I HAVE WRITTEN 6.8K WORDS IN 6 HOURS. Are you people proud of me or what? Here is an excerpt from today's writing.
Chapter 3. The Scorching Desert
"Something glistened in the sun. Something—
“Is that a fox?”
“Where? Where?” Said Rusty.
“There.” Bells pointed.
It was. At the crest of the dune stood a fox, orange like only a fox can be, and gazed down at them with solemn intelligence.
“It’s not a fox.” Said Peacock, frowning. “It’s a little boy with red hair.”
“A fox can’t wear clothes and stand upright.” Observed Grand, huffing and puffing and pulling closer to his friends, which looked like a locomotive trying to burrow through sand that streamed around it in rivulets of quartz.
“You remember wrong.” Said Peacock, looking at Bells.
Peacock blinked. “What did I say?”
“You said I remember wrong. Why did you just say that?”
“Did I?” He scratched his head, puzzled.
The fox in the meantime didn’t move. It continued studying them silently. An idea struck Bells, and she asked.
“Who are you?”
“I’m a fox.” Said the fox.
Peacock shook his head hard. “This is like déjà vu. It reminds me of something, but I can’t tell what.”
“It talks! It talks! The fox talks!” Rusty tried to jump and instead dug himself deeper into sand.
Grand only shook his head, red from the heat already. He unzipped his jacket and was debating weather or not to take off his t-shirt. “It’s a fox in pants and shirt, and it can’t be right. Nothing it right. I want to go home.” He mumbled under his breath, so nobody heard him.
The fox turned its head to the side.
Bells blinked. It wasn’t a fox anymore. It was a little boy, like Peacock said, with flaming red hair. And it wore a cape, and boots, and his face was thoughtful, not at all like the face of a boy should be, a boy who got stuck in the middle of the desert. What was he doing in the middle of the desert anyway?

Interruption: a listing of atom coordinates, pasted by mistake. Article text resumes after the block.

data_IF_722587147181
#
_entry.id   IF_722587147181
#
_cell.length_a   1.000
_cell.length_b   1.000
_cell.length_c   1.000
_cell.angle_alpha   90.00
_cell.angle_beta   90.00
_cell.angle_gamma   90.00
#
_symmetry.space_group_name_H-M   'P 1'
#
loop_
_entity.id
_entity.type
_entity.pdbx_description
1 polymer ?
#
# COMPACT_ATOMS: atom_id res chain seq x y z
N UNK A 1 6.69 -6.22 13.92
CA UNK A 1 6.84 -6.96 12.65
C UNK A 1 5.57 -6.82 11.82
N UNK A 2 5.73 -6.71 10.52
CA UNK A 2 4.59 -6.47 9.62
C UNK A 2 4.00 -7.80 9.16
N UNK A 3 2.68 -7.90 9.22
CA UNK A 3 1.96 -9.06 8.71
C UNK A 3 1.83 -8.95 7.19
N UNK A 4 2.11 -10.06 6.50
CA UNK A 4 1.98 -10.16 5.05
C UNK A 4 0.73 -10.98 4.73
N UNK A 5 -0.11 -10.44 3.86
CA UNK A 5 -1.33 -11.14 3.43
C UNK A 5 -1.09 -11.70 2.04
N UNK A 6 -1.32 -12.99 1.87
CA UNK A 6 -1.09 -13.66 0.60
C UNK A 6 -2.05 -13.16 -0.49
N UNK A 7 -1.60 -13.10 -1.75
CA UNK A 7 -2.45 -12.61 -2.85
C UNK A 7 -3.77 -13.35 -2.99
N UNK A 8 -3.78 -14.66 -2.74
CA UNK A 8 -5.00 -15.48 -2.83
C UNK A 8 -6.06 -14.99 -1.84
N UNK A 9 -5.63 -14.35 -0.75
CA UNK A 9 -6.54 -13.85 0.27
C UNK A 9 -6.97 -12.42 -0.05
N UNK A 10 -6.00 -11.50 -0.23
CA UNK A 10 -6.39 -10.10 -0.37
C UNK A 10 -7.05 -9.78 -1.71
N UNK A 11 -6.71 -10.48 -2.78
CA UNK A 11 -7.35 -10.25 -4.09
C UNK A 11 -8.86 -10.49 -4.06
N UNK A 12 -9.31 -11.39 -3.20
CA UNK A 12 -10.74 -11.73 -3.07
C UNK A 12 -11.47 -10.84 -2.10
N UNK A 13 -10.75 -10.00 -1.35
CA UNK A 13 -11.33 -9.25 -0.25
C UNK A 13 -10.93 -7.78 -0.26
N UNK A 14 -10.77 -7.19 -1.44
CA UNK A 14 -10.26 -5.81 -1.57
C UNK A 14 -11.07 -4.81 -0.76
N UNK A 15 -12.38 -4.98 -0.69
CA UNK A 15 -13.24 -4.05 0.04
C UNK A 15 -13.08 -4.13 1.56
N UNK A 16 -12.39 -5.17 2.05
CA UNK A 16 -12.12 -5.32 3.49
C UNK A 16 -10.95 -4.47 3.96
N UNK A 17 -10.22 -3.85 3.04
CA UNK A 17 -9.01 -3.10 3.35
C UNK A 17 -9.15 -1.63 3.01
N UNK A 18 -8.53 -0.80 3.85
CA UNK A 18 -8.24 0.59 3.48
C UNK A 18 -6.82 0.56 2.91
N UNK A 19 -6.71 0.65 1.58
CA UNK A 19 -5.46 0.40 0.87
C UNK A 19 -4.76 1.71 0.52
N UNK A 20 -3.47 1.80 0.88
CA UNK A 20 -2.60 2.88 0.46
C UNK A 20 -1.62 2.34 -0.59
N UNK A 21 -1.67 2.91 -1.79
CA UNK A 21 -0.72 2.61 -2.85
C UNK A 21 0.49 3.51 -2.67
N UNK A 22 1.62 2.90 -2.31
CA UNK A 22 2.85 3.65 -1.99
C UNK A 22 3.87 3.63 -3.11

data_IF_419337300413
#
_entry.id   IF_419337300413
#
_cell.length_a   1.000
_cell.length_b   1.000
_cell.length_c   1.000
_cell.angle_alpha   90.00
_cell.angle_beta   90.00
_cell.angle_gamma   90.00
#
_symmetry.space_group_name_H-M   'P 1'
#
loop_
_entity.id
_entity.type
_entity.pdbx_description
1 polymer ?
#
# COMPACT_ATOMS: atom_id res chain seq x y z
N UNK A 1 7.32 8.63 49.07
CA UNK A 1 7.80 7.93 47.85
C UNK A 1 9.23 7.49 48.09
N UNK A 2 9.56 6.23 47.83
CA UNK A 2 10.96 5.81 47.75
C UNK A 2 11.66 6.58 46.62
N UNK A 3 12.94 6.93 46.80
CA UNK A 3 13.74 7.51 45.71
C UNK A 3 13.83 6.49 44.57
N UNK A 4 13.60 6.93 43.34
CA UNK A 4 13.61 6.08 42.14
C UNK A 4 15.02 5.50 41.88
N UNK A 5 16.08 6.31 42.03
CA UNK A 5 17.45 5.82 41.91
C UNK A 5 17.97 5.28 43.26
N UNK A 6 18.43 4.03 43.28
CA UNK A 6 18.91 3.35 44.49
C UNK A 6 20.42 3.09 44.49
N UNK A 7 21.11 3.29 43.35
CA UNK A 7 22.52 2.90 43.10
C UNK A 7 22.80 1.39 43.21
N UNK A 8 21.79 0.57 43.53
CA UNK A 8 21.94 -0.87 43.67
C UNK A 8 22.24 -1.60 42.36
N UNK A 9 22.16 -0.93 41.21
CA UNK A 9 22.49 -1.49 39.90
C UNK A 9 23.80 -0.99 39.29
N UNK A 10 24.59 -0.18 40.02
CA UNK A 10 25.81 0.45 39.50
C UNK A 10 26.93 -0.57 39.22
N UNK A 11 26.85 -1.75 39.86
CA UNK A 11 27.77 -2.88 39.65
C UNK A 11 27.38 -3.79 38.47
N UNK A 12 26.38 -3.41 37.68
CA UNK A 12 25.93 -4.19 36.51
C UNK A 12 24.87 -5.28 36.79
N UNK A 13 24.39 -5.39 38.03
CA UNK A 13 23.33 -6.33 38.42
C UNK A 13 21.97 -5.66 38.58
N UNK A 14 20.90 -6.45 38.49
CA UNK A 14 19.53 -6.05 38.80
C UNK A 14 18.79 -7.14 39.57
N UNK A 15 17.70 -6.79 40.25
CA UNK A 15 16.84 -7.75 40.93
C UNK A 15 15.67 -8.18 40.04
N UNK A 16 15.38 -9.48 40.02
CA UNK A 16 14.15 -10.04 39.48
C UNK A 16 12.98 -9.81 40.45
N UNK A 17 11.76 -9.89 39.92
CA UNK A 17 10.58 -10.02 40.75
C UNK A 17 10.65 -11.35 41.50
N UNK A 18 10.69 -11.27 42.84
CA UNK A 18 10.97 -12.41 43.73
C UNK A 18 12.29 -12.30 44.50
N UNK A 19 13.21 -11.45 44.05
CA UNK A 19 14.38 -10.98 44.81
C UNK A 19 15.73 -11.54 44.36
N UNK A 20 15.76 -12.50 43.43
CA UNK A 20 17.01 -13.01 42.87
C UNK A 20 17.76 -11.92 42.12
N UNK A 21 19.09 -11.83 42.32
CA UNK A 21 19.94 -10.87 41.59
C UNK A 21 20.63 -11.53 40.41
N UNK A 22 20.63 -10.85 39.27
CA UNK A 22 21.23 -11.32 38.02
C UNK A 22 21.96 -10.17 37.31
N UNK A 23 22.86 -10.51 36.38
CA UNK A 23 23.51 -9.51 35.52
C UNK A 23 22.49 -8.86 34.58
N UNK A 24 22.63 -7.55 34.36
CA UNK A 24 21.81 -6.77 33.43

“Who are you?” Asked Bells again.
The boy took a careful step forward. “Who are you?” He asked.
“I’m Bells.” Said Bells automatically. “I mean, that’s my nickname. My read name is Belladonna Monterey.” Somehow the boy’s inquisitive gaze made her feel uneasy and bare, like he could read her thoughts, could sense her pretense.
She turned and looked expectantly at her friends. One by one they obliged.
“Peacock.” Peacock cleared his throat. “That is, Peter Sutton. Very pleased to meet you.” He attempted a bow and dropped in the pile of dust.
“George Palmeater. I do not eat palms.” Said Grand with sadness. This is how he used to present himself, until Bells’ idea relieved him of that.
“Russell Jagoda. You say it with a “Ya”, not with a “Ja”. Please say it right, or my grandma will...she will...” Rusty was looking for the right word again, snapping his fingers, that snapped very well in the heat.
The boy took a step toward them and stopped. Behind him the air simmered with heat, rising in runnels of mirage.
“What are you doing here?” Asked the boy. He didn’t say it in a mean and nasty way like the boy on the frozen lake said. He said it with a question in his voice, a curiosity that was just that. Curiosity. He didn’t seem to be surprised at all. He seemed to be wanting to find out how to relate to these strangers he came across on his stroll through the desert. Because that’s how he looked, like he was taking a casual stroll across the desert.